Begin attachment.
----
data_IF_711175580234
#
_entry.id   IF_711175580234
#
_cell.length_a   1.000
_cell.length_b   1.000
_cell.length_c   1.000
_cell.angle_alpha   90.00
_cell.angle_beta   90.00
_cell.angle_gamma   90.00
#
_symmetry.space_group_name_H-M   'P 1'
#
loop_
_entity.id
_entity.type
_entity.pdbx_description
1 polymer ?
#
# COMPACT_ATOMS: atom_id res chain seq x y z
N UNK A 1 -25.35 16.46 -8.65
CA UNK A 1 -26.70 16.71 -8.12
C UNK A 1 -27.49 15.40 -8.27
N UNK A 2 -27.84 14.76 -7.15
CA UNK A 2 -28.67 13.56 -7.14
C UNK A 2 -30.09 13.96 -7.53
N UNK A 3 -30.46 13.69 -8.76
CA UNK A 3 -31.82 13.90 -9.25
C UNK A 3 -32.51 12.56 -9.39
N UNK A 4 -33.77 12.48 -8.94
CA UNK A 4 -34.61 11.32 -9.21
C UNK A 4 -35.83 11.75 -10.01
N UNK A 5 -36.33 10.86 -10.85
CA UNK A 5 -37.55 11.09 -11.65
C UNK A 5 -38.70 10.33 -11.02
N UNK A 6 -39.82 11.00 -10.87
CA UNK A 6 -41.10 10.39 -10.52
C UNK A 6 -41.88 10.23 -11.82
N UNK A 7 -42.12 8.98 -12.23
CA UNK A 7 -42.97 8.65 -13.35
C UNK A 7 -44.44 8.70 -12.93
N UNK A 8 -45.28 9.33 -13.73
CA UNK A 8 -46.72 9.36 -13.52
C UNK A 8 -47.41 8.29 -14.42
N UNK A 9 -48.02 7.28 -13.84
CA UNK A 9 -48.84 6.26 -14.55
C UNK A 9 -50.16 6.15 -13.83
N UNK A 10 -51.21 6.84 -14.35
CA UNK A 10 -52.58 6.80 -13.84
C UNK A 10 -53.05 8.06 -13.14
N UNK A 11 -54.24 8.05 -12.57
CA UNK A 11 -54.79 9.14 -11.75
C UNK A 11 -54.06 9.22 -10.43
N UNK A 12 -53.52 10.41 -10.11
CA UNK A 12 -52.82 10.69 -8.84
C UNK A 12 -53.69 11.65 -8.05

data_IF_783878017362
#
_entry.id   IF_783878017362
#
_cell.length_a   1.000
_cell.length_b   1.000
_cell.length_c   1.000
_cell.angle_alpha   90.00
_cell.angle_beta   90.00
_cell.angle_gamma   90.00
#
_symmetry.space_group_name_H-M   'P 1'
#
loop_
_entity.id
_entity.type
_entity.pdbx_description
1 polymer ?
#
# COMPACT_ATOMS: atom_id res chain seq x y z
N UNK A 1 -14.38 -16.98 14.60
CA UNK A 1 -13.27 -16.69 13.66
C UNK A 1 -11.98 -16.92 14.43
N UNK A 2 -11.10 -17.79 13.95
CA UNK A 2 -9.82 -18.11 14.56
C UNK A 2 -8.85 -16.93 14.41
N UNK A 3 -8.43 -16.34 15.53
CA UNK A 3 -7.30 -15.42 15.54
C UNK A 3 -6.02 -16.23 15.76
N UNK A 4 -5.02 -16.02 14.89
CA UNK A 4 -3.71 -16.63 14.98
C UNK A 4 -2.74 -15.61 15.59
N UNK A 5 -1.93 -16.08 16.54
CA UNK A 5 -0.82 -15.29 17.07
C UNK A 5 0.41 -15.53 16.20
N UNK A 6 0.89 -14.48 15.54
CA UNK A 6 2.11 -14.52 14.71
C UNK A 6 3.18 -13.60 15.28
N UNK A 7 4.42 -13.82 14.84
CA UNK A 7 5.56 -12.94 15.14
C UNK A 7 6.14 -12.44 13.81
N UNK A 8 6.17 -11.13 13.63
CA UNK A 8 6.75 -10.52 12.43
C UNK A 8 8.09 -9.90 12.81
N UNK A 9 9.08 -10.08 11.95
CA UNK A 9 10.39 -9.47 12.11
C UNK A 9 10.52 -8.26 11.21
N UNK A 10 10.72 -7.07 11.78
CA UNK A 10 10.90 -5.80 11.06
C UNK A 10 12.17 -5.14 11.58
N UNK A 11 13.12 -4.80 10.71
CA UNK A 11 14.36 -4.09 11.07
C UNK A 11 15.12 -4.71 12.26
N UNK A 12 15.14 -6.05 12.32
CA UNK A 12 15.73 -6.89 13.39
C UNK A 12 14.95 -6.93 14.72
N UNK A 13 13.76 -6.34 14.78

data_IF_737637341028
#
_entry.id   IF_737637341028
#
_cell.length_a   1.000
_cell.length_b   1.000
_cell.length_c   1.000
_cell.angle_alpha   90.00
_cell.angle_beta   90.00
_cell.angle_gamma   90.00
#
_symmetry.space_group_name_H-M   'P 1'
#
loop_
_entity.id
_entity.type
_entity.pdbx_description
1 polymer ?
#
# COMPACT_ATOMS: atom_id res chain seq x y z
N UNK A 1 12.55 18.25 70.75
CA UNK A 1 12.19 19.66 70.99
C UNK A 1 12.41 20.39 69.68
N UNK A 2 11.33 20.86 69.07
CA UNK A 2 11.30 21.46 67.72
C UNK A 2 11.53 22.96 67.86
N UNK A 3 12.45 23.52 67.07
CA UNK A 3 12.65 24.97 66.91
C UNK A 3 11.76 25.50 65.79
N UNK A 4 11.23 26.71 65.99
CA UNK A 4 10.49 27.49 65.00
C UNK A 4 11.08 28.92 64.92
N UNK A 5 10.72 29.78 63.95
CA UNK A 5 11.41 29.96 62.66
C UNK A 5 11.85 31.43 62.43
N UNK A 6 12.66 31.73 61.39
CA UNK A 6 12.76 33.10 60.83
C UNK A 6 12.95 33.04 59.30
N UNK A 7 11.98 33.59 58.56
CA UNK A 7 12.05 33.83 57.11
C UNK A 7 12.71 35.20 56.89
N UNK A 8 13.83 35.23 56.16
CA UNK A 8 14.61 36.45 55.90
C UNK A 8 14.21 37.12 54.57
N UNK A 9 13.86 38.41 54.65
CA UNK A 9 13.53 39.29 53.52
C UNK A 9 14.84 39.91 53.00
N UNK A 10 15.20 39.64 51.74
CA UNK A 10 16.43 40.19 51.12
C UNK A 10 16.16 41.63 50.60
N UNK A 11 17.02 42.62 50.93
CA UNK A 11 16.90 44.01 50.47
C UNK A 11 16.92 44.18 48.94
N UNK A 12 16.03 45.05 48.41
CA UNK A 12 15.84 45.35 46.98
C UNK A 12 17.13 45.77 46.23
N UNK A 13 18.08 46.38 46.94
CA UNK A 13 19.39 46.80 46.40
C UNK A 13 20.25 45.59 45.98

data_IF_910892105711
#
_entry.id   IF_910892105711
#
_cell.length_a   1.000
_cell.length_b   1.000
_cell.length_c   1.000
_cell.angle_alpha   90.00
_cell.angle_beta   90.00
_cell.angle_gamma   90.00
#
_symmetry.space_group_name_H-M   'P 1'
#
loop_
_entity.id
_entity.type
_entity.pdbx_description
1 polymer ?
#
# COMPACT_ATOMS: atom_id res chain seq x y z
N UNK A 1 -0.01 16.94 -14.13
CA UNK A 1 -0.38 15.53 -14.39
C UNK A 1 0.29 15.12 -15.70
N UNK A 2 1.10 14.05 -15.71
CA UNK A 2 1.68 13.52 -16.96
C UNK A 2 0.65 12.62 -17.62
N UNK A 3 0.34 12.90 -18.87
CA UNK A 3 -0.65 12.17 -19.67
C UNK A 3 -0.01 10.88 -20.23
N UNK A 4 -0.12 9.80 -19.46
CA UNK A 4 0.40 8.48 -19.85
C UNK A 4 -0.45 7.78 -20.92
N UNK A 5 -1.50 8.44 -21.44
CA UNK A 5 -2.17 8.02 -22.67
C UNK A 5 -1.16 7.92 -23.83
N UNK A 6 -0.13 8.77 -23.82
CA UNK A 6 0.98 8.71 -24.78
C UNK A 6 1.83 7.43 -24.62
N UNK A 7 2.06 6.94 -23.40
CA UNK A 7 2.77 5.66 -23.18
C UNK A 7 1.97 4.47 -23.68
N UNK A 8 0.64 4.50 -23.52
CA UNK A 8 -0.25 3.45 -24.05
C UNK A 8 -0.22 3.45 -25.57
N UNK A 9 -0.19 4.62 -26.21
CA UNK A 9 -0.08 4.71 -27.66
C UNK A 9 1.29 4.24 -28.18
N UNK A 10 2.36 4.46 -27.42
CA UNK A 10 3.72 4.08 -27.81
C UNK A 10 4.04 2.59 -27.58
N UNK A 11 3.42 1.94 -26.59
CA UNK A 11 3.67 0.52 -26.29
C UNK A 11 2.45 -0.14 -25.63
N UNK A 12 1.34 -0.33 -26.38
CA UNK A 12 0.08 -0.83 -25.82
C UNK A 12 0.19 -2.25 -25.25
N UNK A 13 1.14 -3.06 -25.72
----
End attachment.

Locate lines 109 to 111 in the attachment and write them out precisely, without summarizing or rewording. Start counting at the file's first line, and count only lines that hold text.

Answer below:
C UNK A 11 15.12 -4.71 12.26
N UNK A 12 15.14 -6.05 12.32
CA UNK A 12 15.73 -6.89 13.39